Obviously, this system is unacceptable to liberals, because it is associated with producing authoritarian, "hardcore" doctors who think they know it all and can do it all, who have an air of confidence about their ability to handle any medical situation. Because this is non-egalitarian, it must be abolished. (The presence of liberals with this attitude within the medical profession has been greatly exacerbated by the presence of large numbers of women within the profession, who are concerned with "balancing" work and family life, a topic on which I have yet to write substantially about.) Liberals will bleat about how it's all about patient safety, but in reality I think they just can't stand the idea of doctors being so "hardcore," as they say, and, as I've learned as a new medical student, there are many liberal doctors and future doctors who feel this way too.

Starting with the famous Libby Zion case in 1984, there has been a movement to limit the number of hours residents can work, culminating in the Accreditation Council for Graduate Medical Education's enacting the 80-hour-limit workweek for residency programs in 2003. This is a private accreditation rule rather than a law, but the threat of congressional action was imminent, and the ACGME felt that the medical profession would be better off self-regulated than federally regulated. The rules made it difficult for some programs to meet what they felt were long-established standards of postgraduate medical education: for example, a surgery resident might have the opportunity to participate in a rare procedure thanks to an emergency, but would now have to be sent home because he had reached the 30-consecutive-hour limit on in-hospital time. Still, the thread of congressional action was due to alleged patient safety issues, so everyone has been waiting with bated breath to see if the work hour limitations resulted in fewer medical errors.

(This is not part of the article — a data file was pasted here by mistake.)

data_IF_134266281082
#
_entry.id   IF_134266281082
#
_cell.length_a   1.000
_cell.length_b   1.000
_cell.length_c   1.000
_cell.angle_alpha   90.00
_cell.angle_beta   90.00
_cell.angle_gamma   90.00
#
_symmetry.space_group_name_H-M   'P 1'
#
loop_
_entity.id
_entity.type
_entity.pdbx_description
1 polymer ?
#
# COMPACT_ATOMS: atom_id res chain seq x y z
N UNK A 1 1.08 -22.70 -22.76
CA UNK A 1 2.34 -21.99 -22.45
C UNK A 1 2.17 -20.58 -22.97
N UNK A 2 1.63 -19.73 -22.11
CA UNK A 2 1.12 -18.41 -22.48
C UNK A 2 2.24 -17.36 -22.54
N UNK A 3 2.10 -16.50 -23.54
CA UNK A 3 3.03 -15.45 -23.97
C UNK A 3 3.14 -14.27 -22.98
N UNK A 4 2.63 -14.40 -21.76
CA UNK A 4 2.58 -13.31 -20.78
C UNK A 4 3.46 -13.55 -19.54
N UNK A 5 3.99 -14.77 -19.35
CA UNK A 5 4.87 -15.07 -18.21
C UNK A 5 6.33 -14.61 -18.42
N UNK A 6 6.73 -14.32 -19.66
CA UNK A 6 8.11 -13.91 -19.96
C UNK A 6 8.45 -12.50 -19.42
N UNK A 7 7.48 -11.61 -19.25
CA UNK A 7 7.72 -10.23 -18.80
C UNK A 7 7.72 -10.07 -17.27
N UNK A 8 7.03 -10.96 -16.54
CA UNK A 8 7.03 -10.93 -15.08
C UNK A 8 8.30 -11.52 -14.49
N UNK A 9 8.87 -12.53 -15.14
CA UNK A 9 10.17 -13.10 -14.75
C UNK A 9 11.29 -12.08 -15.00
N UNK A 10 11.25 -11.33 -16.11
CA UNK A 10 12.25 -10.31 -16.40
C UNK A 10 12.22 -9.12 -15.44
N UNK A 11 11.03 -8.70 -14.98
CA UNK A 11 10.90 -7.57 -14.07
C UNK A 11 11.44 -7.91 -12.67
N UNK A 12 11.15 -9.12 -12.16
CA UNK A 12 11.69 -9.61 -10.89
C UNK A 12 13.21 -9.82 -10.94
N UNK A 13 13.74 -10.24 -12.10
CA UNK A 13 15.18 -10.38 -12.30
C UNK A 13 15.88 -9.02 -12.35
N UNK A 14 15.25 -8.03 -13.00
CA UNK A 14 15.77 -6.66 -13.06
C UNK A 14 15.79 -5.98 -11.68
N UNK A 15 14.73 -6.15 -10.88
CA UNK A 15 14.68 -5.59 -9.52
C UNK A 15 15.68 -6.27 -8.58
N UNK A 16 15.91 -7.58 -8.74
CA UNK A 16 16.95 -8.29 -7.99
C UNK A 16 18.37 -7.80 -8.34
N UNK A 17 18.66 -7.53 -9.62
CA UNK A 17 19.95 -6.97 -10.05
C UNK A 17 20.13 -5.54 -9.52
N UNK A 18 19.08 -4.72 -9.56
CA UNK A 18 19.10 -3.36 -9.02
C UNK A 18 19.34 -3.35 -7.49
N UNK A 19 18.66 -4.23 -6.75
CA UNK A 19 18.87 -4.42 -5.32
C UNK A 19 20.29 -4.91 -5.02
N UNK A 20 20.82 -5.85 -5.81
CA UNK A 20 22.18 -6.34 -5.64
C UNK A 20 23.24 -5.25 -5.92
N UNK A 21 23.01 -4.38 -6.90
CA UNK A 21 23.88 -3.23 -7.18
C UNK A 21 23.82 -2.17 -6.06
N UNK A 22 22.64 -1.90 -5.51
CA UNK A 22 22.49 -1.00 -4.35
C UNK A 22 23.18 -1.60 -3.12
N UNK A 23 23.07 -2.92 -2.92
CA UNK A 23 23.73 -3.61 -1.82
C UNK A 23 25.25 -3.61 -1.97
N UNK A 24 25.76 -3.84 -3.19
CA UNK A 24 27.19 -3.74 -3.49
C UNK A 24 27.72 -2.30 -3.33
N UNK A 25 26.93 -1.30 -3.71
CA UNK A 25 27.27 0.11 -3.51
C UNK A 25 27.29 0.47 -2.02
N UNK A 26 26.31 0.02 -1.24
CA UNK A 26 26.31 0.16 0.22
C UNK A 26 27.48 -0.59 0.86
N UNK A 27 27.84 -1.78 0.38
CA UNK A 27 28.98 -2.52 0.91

Well, surprise surprise, a new study has come out showing that they haven't:
"We can say conclusively that the duty-hour regulations did not worsen patient mortality. There was a lot of concern about that, and we can conclusively say that's not the case," said Dr. Kevin G. Volpp, staff physician and core faculty member at the Center for Health Equity, Research and Promotion at the Philadelphia Veterans Affairs Medical Center. "We can also say that there's some evidence of benefit in terms of mortality outcomes."
The only statistically significant difference the studies found was an improvement in mortality for medical (as opposed to surgical) patients at the VA. Meanwhile,

"The big question is how regulating work hours will affect the quality of training of the next generation of physicians who will be taking care of all of us for the next several decades," said Volpp, an assistant professor of medicine and health care systems at the University of Pennsylvania School of Medicine and Wharton School of Business. "That's the question no one really knows the answer to."
I don't know the answer either, but I have a prediction: it will make the quality of training worse.

Some may think that I, as not only a medical student who has yet to run this gauntlet, but an older one who will be running it in his mid-to-late thirties, am crazy for standing up for the old system. Certainly all of my fellow medical students whom I have heard voice an opinion on the matter have expressed disdain for the old system and support for the work hour restrictions, believing if anything that they're still not limited enough. But here's the rub: the disdain the express for the old system is of a piece with the disdain liberals express toward our society's traditional historical culture. Everything old, traditional, and Western European must go, because those old white males just didn't "get it." They were products of an ignorant and benighted time who didn't realize that people who strike a healthy balance between work and personal life make better doctors, instead believing that doctors have to be type-A macho jerks. They think that the younger generation has discovered the wonderful idea of shift work for the first time, which for some reason no one ever thought to apply to medicine before, but now that they have, the entire world is going to be filled with goodness and light. It doesn't occur to them that if doctors are shift-based, salaried employees, instead of independent professionals, they will continue to lose prestige, income, and the respect they traditionally as the final authority in the world of health care, until they are just yet another class of pencil-pushers overseen by middle managers.